Few people today realize that England's King Henry VIII actually enjoyed a long marriage with his first wife. The couple had been engaged after her first husband, Henry's older brother Prince Arthur died. At the time of their engagement, Catherine was 17 and Henry was a precocious 11. Over the next several years, Catherine was a pawn in the political wrangling between her father, the King of Aragon, and Henry's father. For a brief moment, it was even possible that she might be married off to her father-in-law while other European princesses were sought for Henry. The princess was often low on funds and left alone in the country side. She struggled under the strain of her uncertain situation.
By Joannes Corvus via Wikimedia Commons
(For more about the "courtship" of Henry and Catherine, see my earlier post, The Most Neglected Princess.)
Nevertheless, Henry married Catherine within two months of ascending the throne at the age of 17. Deeply in love with each other (okay, he was probably in love with the idea of being her hero), Catherine and Henry had a happy marriage for the first several years, marred only by the death of a premature daughter. Their next child was a little boy named Henry. The king threw elaborate parties and held tournaments in honor of the newborn but the baby only lived a few weeks. In the meantime, Catherine was also devastated to discover that Henry had a mistress. He is believed to have been very discreet about such matters and it was certainly normal for men to engage in such things, but Catherine was heartbroken. They had a huge fight and Catherine did not emerge the winner. It damaged their relationship, but they still continued to have a stable and happy married life.In fact, Henry had so much respect for Catherine that he left her as Regent while he traveled to fight in France. While he was gone, the Scots invaded England. At Flodden, the English thoroughly destroyed the Scots and the Scottish king (husband of Henry's sister Margaret) was killed. Catherine ordered the Scottish king's head to be sent to her and she forwarded it on to Henry in France. Henry was proud of Catherine's actions in his absence but may have been a bit jealous because he had less military success. Shortly before his return, she delivered another premature child who died shortly after birth.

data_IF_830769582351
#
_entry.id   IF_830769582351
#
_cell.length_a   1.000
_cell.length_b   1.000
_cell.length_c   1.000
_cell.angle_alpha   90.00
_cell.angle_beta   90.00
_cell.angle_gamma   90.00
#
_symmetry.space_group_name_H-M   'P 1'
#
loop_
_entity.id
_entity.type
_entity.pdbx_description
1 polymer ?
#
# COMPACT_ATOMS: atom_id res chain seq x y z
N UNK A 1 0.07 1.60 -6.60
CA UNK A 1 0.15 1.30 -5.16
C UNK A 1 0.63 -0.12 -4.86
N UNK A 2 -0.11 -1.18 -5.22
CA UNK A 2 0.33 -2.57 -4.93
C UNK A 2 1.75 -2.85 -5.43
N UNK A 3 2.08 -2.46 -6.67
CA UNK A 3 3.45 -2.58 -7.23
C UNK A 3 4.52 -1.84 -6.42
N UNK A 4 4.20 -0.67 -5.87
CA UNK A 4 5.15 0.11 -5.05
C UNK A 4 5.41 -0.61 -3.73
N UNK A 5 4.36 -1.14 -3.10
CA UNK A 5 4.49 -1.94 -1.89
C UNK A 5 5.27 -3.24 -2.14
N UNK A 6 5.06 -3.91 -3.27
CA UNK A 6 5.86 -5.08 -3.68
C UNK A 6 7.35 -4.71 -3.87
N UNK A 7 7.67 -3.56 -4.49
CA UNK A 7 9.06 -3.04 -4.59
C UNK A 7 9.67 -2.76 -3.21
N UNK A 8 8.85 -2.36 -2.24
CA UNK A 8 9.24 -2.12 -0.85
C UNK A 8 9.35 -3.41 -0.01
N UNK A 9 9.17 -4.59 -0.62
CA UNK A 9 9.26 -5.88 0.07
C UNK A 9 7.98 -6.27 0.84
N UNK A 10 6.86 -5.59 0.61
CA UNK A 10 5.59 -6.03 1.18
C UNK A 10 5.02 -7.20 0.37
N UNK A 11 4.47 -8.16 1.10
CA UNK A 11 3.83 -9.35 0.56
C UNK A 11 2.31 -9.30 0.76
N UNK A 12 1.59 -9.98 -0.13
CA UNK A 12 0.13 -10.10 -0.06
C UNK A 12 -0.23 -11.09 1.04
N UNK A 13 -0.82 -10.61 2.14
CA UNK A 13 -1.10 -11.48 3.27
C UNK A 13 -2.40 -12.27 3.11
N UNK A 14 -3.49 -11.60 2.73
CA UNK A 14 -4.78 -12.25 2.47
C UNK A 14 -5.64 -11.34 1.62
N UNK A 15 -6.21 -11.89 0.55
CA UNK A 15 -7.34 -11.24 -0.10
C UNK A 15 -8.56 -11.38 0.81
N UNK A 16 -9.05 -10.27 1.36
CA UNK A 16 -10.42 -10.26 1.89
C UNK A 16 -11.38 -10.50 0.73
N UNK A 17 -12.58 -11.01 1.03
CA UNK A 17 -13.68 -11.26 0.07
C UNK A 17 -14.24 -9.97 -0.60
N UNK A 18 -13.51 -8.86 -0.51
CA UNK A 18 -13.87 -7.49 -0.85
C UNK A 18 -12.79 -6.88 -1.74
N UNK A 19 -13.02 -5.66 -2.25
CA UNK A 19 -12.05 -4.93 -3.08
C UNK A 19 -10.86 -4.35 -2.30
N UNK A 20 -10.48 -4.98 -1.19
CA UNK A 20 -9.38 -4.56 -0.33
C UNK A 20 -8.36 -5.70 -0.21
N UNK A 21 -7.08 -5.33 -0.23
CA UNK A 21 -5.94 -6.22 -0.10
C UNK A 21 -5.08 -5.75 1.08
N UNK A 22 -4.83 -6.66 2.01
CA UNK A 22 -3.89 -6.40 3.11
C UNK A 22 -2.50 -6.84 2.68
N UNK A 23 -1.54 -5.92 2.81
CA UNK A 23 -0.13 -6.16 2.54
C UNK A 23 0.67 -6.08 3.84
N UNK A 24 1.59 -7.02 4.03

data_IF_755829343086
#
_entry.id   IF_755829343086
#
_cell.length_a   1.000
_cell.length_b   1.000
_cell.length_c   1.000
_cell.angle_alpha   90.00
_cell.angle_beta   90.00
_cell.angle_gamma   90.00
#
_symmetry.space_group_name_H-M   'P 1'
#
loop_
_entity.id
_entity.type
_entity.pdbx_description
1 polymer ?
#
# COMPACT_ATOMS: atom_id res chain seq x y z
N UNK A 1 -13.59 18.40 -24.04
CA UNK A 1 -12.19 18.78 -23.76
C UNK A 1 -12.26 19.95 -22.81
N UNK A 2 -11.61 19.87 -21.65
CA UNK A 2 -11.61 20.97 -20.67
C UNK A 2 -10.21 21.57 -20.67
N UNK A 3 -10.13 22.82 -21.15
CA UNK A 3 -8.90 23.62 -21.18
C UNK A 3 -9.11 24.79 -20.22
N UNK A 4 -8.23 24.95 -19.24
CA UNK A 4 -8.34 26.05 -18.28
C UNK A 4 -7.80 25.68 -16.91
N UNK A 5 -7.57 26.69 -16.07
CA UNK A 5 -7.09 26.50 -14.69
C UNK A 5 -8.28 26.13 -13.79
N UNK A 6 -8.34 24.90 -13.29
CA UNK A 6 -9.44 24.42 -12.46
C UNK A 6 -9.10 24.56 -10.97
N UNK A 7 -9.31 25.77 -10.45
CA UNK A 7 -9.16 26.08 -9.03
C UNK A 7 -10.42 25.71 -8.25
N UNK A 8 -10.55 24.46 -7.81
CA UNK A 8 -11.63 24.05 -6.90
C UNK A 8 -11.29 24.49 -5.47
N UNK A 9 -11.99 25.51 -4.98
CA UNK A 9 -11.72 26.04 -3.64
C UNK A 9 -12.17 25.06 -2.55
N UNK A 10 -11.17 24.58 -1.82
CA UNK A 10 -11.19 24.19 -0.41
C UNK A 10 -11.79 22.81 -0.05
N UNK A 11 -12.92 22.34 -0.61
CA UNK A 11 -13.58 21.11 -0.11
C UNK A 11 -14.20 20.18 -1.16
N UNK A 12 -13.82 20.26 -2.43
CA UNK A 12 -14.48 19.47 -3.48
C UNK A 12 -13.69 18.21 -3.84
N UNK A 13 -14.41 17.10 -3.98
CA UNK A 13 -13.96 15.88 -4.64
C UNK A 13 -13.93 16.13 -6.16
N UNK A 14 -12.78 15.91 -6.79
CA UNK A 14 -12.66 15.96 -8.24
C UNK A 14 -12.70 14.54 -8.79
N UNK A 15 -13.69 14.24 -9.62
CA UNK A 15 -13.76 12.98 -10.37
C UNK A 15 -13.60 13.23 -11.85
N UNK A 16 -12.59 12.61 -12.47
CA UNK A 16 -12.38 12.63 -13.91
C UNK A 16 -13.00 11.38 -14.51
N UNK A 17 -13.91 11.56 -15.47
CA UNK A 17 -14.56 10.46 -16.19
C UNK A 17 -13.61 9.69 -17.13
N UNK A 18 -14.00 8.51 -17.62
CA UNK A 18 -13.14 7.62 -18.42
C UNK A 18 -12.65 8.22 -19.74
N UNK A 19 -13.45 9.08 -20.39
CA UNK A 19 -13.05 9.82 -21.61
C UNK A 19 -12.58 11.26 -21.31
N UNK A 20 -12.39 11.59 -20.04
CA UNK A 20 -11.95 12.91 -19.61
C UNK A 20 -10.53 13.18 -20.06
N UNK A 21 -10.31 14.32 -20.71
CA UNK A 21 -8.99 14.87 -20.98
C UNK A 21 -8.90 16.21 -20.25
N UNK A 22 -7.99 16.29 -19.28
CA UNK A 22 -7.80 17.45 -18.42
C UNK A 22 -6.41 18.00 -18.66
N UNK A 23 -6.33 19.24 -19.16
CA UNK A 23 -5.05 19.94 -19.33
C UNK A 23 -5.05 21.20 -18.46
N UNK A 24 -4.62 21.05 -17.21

Catherine finally had a healthy child, the future Queen Mary, in 1516. Henry was a doting daddy who, for a short time, began to view Mary as his heir, but later he became increasingly concerned about having a son. As Catherine neared menopause, Henry was still young and virile. As a deeply religious and philosophical person who was also receiving outside encouragement, he started to wonder whether his marriage to Catherine, his brother's widow, was invalid despite the dispensation they had received from the Pope, and that's why he had no sons.
For her part, Catherine had always been a highly obedient and untroublesome wife. When Henry informed her that he believed their marriage was against God's wishes, Henry fully expected that she would comply. He underestimated both her religious piety and her deep love for her daughter (Henry's plan would--and did--make Mary a bastard).
The Pope, who was being held captive by Catherine's nephew, supported her. And that is why Henry VIII created the Church of England and made himself the head of it. Contrary to popular belief, he remained an ardent Catholic. Several of his future wives, particularly the last one, had to hide their Protestant beliefs from him in order to avoid the executioner.
Henry divorced Catherine and declared their marriage null, he made Mary a bastard and married Anne Boleyn, who soon gave birth to the future Queen Elizabeth. When Anne also failed to produce sons (and acted like a total pain in the arse), he had her executed, annulled their marriage and made Elizabeth a bastard, too. At about the same time, a lonely Catherine, still devoted to Henry as her true husband, passed away. With both of his first wives safely deceased, Henry felt he could finally make a valid marriage. When Wife #3, Jane Seymour gave him a son, the future Edward VI, it reaffirmed all of his beliefs.
He was sentimental about Jane, who died soon after her son was born, and thought her his best wife. Nevertheless, I think that the bride of his youth, Catherine, was his favorite. He certainly loved her for a longer time than he did any of the others. They were married nearly 20 years before he decided to end it and almost 24 years by the time of the annulment. Their marriage was longer than his other five marriages combined.